Microsoft’s Consumer & Phone Strategy Stuffed Says Expert


A leading consumer electronics analyst has predicted what SmartHouse has been saying for two years: Microsoft is fast becoming a consumer market “basket case”. He also claims that inside Microsoft it is now a case of “dog-eat-dog” among executives.Mark Anderson, author of the Strategic News Service newsletter and an influential technology observer, claims that Microsoft is “losing it” in the consumer and phone markets.

Back in 2007 and shortly after the launch of Windows Vista, SmartHouse raised concerns that Microsoft was not investing in the consumer market.

We also said that Australians were deliberately being denied access to basic Microsoft consumer services such as the Zune MP3 player, an electronic program guide (EPG)  for its media centre offering, a music and content store and access to media centre automation applications. All are services and products that are available to Microsoft customers in the USA and Europe.

Microsoft also refused to take up an offer from IceTV to deliver a local EPG service in Australia. It also refused to work with local developers such as Switch Automation, which has developed a Windows-based home automation system that is now sold by Clipsal. 

In Australia, Jeff Putt, the man in charge of Windows, has for three years said, “Watch this space. We have big plans”. Despite these boasts, nothing has happened.

In his annual Top 10 list of technology predictions, Anderson proclaims that in 2010 it will be “game over” for Microsoft in the consumer space.

Anderson believes that Microsoft’s vision of integrating front-end platforms with a strong back-end platform “isn’t resonating”. “Consumers want application stores and content they want integration,” he said.

Analysts are also claiming that Microsoft has already lost the smartphone market with its Windows Mobile OS falling out of favour with consumers who are turning to the iPhone, Google Android and offerings from Research In Motion with its BlackBerry.  

Anderson believes that Microsoft’s failure in the mobile category will further alienate consumers from the software company’s ecosystem.



He says Windows 7, “ironically, by failure of imagination and by its PC-centric platform, actively clears space for others to take over the OS via mobile platforms.”

Microsoft, which started out its life as a consumer developer-focused company, switched strategies and became a largely enterprise-focused vendor. Now it is desperately trying to gain back lost ground in the consumer market, says Anderson.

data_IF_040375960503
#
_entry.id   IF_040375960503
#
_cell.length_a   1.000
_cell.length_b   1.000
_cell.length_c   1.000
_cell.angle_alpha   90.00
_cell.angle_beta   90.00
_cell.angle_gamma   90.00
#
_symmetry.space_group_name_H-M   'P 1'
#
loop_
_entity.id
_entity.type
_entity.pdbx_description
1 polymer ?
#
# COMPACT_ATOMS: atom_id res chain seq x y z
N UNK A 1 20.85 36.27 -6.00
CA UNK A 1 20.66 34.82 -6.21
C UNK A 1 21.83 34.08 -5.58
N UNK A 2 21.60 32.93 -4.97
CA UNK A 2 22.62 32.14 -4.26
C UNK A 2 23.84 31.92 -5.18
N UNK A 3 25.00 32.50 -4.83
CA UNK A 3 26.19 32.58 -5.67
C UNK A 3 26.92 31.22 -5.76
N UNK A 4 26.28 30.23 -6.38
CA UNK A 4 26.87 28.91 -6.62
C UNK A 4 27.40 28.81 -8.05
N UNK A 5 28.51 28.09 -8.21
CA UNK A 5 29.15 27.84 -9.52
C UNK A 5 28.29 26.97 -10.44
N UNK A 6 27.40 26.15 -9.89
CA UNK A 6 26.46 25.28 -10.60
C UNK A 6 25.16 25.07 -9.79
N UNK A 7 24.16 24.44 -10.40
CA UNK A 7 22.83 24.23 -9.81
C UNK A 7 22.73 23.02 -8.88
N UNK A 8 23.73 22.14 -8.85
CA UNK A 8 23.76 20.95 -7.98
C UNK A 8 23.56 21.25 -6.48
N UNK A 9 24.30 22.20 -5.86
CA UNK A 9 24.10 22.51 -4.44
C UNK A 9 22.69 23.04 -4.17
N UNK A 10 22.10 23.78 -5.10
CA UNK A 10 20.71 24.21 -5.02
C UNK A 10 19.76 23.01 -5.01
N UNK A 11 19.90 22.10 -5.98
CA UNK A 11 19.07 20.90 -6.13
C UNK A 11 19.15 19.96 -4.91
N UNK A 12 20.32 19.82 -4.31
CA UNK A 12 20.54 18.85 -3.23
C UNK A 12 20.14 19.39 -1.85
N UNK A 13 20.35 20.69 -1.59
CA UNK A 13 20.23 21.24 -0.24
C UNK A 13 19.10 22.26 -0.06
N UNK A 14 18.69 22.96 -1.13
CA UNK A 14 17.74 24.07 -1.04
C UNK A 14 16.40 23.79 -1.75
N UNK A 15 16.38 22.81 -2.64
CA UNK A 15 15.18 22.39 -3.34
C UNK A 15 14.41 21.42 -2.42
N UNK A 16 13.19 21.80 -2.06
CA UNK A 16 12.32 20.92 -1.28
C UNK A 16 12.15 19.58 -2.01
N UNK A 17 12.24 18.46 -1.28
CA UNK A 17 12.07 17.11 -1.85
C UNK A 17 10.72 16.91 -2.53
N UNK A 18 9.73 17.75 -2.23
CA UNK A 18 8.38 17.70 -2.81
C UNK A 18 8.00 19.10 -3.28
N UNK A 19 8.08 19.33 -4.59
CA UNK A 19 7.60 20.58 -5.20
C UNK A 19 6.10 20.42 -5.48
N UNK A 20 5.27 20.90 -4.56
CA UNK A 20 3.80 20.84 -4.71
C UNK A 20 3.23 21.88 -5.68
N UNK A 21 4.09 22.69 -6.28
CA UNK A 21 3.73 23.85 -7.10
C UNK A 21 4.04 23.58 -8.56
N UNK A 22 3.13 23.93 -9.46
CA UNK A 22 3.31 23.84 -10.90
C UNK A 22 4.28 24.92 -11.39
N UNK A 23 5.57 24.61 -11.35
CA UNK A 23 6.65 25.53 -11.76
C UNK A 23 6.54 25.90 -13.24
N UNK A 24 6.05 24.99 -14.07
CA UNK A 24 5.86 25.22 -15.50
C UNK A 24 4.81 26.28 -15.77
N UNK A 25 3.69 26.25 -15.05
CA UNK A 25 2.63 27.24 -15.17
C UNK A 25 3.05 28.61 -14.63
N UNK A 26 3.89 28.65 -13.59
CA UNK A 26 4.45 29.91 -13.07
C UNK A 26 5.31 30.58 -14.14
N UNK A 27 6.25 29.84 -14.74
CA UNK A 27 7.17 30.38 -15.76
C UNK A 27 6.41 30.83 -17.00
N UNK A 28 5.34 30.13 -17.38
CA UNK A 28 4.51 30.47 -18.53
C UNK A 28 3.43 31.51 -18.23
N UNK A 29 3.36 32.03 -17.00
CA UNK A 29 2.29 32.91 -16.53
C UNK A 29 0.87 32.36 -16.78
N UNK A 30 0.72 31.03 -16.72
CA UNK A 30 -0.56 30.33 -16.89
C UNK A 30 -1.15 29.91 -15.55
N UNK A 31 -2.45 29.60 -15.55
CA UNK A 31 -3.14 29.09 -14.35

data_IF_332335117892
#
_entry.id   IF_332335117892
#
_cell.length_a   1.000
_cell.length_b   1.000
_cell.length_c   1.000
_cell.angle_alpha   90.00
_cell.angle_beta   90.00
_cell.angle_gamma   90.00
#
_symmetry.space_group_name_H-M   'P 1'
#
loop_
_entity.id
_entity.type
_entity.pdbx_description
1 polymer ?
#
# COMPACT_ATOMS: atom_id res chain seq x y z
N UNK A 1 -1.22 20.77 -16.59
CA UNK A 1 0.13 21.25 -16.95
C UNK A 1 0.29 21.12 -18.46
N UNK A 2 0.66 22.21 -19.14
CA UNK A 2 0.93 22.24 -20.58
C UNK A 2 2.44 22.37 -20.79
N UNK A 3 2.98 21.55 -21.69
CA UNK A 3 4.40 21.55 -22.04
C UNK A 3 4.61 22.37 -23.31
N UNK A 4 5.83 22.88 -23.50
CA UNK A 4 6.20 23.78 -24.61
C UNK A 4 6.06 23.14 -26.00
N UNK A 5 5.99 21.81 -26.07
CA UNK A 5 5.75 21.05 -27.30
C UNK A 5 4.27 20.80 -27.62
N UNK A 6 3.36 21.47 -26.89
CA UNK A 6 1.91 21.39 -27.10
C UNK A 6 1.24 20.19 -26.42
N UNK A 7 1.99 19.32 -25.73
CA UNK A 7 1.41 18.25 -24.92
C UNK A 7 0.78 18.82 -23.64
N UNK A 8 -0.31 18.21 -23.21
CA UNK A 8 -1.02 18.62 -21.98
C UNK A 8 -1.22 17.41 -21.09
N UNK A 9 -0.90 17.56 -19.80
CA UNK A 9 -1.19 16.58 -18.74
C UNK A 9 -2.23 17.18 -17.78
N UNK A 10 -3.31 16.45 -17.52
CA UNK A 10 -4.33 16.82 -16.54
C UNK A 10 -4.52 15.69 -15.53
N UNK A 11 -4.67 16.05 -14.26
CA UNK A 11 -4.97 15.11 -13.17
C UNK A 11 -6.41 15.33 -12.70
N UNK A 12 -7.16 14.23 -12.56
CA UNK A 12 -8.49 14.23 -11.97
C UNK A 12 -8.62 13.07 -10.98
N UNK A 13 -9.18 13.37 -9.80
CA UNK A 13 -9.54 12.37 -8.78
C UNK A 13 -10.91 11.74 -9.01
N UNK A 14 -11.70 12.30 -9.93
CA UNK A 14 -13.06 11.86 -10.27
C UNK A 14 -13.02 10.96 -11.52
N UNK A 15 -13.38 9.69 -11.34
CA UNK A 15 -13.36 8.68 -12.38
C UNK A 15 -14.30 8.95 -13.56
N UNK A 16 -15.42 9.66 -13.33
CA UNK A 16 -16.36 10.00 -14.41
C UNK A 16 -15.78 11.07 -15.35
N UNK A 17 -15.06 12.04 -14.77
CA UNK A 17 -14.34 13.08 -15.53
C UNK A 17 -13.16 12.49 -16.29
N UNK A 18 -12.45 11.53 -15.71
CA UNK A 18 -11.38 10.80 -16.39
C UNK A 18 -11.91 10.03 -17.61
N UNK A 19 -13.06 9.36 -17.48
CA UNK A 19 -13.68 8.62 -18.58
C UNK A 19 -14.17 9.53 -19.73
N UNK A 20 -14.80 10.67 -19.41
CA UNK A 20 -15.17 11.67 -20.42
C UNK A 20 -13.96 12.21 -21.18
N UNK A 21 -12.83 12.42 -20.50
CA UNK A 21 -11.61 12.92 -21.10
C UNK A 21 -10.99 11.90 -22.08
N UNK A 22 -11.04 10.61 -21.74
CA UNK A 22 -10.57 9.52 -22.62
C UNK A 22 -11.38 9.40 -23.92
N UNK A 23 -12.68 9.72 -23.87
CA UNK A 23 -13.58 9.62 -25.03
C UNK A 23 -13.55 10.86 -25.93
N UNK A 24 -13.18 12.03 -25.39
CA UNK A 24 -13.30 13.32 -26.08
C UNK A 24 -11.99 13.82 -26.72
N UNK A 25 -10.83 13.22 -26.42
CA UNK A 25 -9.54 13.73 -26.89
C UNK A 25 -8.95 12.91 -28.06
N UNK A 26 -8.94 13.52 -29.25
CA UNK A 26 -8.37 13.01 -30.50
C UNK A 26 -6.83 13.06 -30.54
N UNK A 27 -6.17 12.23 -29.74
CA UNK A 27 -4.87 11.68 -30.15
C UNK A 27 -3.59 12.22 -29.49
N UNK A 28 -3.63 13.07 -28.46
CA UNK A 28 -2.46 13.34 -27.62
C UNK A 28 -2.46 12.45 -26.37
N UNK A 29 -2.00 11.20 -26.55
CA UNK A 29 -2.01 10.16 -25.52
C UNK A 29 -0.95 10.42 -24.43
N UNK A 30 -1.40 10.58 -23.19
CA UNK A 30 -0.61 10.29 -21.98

Anderson, whose word carries a lot of weight with corporate execs (including those from Microsoft), venture capitalists and other movers and shakers, held his annual predictions dinner in New York City on December 10. Here are some of the things he predicted.

2010 will be The year of Operating System Wars: Windows 7 flavours, Mac OS, Linux flavours, Symbian, Android, Chrome OS, and Nokia Maemo 5.

All content will go mobile.  Everything gets tagged, multi-channeled, and the walled gardens open up.  TV and movie content, particularly, break free of old trapped business models. We are moving toward watching first-run TV and movies on phones, for a price.

MobileApps and Mobile Content drive Micropayments, which move from niche to mainstream payment models. Payment for content will split along age lines, at around 35; above, pay; below, don’t pay.


The Phone vs. the PC: A Split Along Two Paths (enterprise vs. consumer). Note: The phone is now the most interesting computer platform, and it is driving innovation: software, business models, distribution. Netbooks are next up as drivers.

A huge chasm opens in computing, between Consumer and Enterprise (government/business), with Apple, Google and most Asian hardware companies in Consumer, and Dell, IBM, Cisco, and MS on the Enterprise side. HP will straddle both. Before 2010, talk was all about unifying consumer and enterprise. Now, talk will be about their split.

ZDNet reports that Anderson’s contention that Microsoft has no hope of redeeming itself in the mobile market is one that a growing number of company watchers share.

Anderson also predicted that Ray Ozzie, Microsoft’s Chief Software Architect, will leave Microsoft sometime in the “relative near-term”.

He said that Ozzie hasn’t found it easy fitting in culturally in Microsoft’s dog-eat-dog culture.

Anderson’s track record on predictions is impressive, with him recording a 95 to 97 per cent accuracy with his 2009 predictions.

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